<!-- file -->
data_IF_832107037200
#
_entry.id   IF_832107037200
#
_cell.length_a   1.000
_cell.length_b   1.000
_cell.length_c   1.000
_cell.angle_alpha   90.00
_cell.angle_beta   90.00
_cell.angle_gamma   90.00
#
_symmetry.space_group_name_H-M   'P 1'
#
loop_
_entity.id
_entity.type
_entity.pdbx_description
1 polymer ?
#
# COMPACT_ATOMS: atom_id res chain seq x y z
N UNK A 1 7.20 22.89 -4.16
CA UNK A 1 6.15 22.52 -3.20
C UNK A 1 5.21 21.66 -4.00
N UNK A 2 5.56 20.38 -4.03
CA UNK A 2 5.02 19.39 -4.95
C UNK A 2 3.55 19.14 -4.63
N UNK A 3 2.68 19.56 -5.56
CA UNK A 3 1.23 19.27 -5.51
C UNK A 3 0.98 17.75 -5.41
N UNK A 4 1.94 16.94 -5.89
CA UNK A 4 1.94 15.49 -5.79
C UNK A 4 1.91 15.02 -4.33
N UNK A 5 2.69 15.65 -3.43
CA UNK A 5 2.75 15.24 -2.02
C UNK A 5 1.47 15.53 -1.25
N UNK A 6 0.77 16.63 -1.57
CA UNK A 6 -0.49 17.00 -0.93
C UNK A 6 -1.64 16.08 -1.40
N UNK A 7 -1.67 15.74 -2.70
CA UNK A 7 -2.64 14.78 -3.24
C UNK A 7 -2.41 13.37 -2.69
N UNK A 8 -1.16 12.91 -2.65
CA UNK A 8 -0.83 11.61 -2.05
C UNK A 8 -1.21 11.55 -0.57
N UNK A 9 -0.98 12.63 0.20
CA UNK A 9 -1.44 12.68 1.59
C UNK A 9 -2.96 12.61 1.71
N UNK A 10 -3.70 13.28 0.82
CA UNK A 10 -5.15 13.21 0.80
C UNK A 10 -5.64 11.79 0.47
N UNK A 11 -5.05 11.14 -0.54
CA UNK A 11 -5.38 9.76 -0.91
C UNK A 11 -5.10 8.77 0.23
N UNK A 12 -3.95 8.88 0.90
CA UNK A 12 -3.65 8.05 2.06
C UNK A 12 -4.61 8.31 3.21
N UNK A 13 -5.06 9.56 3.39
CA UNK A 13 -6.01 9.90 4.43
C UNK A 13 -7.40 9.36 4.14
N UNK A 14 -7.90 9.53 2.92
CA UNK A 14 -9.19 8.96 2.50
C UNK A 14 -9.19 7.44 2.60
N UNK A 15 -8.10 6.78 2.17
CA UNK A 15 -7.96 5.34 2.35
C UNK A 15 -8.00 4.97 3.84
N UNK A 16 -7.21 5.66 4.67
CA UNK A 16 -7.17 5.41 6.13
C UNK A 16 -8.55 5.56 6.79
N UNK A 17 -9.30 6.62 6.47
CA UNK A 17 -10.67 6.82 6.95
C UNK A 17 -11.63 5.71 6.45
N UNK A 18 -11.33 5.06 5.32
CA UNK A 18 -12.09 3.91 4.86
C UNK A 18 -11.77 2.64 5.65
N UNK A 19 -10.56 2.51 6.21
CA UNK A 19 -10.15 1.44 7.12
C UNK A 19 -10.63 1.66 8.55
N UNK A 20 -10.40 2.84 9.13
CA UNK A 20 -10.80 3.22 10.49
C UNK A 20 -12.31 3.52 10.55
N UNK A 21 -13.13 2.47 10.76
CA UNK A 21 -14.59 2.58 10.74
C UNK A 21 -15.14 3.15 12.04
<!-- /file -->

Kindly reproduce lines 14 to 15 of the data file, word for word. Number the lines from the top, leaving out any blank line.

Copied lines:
loop_
_entity.id